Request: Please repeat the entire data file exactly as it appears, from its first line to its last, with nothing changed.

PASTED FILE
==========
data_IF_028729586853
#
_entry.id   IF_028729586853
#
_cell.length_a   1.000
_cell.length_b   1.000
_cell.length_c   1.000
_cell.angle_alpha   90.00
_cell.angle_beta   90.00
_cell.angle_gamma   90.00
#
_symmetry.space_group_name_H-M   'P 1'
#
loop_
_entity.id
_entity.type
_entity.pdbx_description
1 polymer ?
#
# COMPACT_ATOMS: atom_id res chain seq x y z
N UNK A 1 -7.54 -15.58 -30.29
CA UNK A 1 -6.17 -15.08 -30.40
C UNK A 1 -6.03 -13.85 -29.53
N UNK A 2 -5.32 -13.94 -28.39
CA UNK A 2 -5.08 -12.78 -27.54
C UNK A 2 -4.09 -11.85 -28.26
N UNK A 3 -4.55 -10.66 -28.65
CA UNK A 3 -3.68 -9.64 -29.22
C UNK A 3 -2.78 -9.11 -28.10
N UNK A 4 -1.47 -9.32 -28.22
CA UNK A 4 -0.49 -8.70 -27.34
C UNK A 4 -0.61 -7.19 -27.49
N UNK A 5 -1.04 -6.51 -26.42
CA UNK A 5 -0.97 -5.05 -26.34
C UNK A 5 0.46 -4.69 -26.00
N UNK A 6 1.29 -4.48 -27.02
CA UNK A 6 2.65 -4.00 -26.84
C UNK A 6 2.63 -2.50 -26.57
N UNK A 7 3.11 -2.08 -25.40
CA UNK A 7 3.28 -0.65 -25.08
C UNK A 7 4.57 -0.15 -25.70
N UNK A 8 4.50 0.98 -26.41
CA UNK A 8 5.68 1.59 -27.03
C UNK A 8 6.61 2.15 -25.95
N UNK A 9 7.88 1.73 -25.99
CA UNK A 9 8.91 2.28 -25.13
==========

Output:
data_IF_028729586853
#
_entry.id   IF_028729586853
#
_cell.length_a   1.000
_cell.length_b   1.000
_cell.length_c   1.000
_cell.angle_alpha   90.00
_cell.angle_beta   90.00
_cell.angle_gamma   90.00
#
_symmetry.space_group_name_H-M   'P 1'
#
loop_
_entity.id
_entity.type
_entity.pdbx_description
1 polymer ?
#
# COMPACT_ATOMS: atom_id res chain seq x y z
N UNK A 1 -7.54 -15.58 -30.29
CA UNK A 1 -6.17 -15.08 -30.40
C UNK A 1 -6.03 -13.85 -29.53
N UNK A 2 -5.32 -13.94 -28.39
CA UNK A 2 -5.08 -12.78 -27.54
C UNK A 2 -4.09 -11.85 -28.26
N UNK A 3 -4.55 -10.66 -28.65
CA UNK A 3 -3.68 -9.64 -29.22
C UNK A 3 -2.78 -9.11 -28.10
N UNK A 4 -1.47 -9.32 -28.22
CA UNK A 4 -0.49 -8.70 -27.34
C UNK A 4 -0.61 -7.19 -27.49
N UNK A 5 -1.04 -6.51 -26.42
CA UNK A 5 -0.97 -5.05 -26.34
C UNK A 5 0.46 -4.69 -26.00
N UNK A 6 1.29 -4.48 -27.02
CA UNK A 6 2.65 -4.00 -26.84
C UNK A 6 2.63 -2.50 -26.57
N UNK A 7 3.11 -2.08 -25.40
CA UNK A 7 3.28 -0.65 -25.08
C UNK A 7 4.57 -0.15 -25.70
N UNK A 8 4.50 0.98 -26.41
CA UNK A 8 5.68 1.59 -27.03
C UNK A 8 6.61 2.15 -25.95
N UNK A 9 7.88 1.73 -25.99
CA UNK A 9 8.91 2.28 -25.13